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Kenneth Branagh in Murder on the Orient Express, courtesy 20th Century Fox
Kenneth Branagh in Murder on the Orient Express, courtesy 20th Century Fox

This moral conundrum is true to Christie’s book and the (superior) 1974 film. Christie wants us to grapple with this question, just as Poirot and his associates must.

But in Branagh’s vision, this ethical and ultimately spiritual question takes center stage—so much so that the murder’s intricate resolution is shunted to the side. Important clues are glossed over. Critical reveals are soft-pedaled. The big reveal feels rushed and ancillary because we’re encouraged to focus on Poirot’s crisis of conscience.

And that’s why the movie ultimately falls short.

Listen, I like morally ambiguous movies—films that force us to question what we think and believe and why. Martin Scorcese’s criminally overlooked Silence was a masterpiece in this regard.

But I don’t enjoy Agatha Christie-style murder mysteries for their moral ambiguity. I don’t need them to remind me that the universe is a crazy-complex place. I enjoy those mysteries for the same reason that Poirot “enjoys” them: They help make sense out of chaos. They provide, even sometimes in the midst of some moral ambiguity, a sense of clarity.

To Branagh’s conflicted Poirot, I would offer the words of mystery writer Dorothy L. Sayers, a Christie contemporary: “It doesn’t do to murder people, no matter how offensive they may be.”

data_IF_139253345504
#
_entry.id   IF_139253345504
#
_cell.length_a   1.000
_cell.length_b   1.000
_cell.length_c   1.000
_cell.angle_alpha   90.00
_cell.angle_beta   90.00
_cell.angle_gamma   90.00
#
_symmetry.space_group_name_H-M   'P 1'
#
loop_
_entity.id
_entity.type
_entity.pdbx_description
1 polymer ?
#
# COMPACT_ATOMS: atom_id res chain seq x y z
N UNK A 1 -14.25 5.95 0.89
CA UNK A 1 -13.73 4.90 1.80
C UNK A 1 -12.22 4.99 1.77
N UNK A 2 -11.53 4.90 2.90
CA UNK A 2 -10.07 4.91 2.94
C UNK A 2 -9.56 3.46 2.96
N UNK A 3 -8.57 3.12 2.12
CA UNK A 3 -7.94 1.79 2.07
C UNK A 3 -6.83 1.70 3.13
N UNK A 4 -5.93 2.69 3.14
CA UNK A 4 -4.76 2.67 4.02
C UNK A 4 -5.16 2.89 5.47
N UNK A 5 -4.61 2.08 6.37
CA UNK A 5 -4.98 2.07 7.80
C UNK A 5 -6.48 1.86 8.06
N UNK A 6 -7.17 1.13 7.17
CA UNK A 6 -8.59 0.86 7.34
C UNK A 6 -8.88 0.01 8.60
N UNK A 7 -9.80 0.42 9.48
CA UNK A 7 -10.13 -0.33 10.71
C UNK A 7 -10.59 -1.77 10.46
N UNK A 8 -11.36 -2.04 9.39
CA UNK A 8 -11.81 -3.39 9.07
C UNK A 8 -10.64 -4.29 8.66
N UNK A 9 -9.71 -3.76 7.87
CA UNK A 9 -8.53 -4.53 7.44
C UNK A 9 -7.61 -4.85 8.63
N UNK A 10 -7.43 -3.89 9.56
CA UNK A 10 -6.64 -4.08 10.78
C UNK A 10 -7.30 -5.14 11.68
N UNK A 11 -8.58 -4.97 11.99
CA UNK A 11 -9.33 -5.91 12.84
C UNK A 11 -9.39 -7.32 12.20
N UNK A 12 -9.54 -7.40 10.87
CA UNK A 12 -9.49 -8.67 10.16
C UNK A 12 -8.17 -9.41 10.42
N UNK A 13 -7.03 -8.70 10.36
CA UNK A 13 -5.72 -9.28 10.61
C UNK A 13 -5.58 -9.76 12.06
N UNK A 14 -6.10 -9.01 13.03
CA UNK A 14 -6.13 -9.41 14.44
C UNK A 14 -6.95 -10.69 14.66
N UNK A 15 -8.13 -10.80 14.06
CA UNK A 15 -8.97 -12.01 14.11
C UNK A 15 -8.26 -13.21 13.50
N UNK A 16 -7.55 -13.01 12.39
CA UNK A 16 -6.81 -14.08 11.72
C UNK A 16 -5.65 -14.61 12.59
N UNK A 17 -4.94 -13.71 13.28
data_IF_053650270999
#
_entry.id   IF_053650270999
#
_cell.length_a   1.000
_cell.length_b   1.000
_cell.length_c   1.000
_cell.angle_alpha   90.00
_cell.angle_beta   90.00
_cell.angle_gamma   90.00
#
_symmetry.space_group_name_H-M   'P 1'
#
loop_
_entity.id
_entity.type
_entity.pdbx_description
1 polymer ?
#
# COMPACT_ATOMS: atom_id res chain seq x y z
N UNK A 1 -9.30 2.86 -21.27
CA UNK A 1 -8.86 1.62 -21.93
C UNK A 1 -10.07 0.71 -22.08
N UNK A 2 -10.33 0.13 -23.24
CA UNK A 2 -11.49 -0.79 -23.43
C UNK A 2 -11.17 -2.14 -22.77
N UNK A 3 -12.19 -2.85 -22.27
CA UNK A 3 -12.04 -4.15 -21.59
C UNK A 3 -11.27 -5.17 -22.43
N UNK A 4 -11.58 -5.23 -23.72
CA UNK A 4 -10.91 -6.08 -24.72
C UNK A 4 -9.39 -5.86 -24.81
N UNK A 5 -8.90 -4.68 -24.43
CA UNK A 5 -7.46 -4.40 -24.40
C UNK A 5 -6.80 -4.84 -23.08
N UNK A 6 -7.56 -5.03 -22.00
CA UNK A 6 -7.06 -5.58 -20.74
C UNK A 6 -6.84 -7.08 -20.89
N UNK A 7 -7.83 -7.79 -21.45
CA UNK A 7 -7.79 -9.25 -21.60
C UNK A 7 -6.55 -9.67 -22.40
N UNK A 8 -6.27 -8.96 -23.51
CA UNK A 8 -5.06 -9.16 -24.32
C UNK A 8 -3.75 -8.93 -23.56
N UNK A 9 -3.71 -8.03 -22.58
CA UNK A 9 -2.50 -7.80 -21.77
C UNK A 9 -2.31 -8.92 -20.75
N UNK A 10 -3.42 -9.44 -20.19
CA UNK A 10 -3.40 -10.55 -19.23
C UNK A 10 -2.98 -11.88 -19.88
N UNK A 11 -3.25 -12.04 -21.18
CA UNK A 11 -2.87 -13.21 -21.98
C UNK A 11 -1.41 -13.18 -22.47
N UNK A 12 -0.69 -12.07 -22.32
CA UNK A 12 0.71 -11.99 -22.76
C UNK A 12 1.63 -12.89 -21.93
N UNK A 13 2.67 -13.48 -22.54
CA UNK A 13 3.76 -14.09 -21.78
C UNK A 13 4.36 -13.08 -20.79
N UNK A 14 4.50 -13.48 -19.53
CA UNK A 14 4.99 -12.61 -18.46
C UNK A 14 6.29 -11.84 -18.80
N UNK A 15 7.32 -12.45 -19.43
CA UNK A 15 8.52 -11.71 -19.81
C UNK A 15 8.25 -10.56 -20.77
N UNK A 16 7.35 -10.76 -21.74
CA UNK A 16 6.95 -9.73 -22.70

“What the detective story is about is not murder but the restoration of order,” said legendary mystery writer P.D. James, and she’s right: Every classic murder mystery seems an impossible puzzle. Someone’s dead and no one knows who did it or why or even how. But, through work and observation and maybe a little intuition, our intrepid detectives make sense of the matter. Order is found. Sure, literary mysteries don’t necessarily answer everything, and certainly clear-cut resolutions are growing ever-more rare. Writers understand that the human condition is a mystifying thing—a puzzle beyond measure. And yet when it comes to the who and what and how of a case, we find resolution. We find answers. And that’s pretty gratifying.

And within this fiction, we find find real-life hope.

Our world, and our place within that world, can be puzzling. We wonder what our purpose is, where we can find meaning. We see our twisted realities and our own broken conditions and we’re left with the worst sort of mystery: Why it has to be like this. Like Poirot on the Orient Express, we see our universe and find it a grand, inscrutable puzzle.

Mysteries suggest that puzzles, even the biggest, have answers. I don’t think it’s an accident that some of the greatest mystery writers of our times have been Christian. Sayers wrote books about the faith. James penned Children of Men, a powerfully theological book. Even my favorite Christian author, G.K. Chesterton, was perhaps most famous for his Father Brown mystery stories.

“What we all dread most,” Chesterton wrote in The Head of Caesar, “is a maze with no centre. That is why atheism is only a nightmare.”

Classic mysteries give us mazes with centers. With answers. That’s why they’re so satisfying to read and watch, I think. Christie’s Murder on the Orient Express unpacked another maze in that center, admittedly, but the emphasis was still on the center. Branagh’s Murder places an emphasis on that secondary maze, and that’s just not as satisfying.

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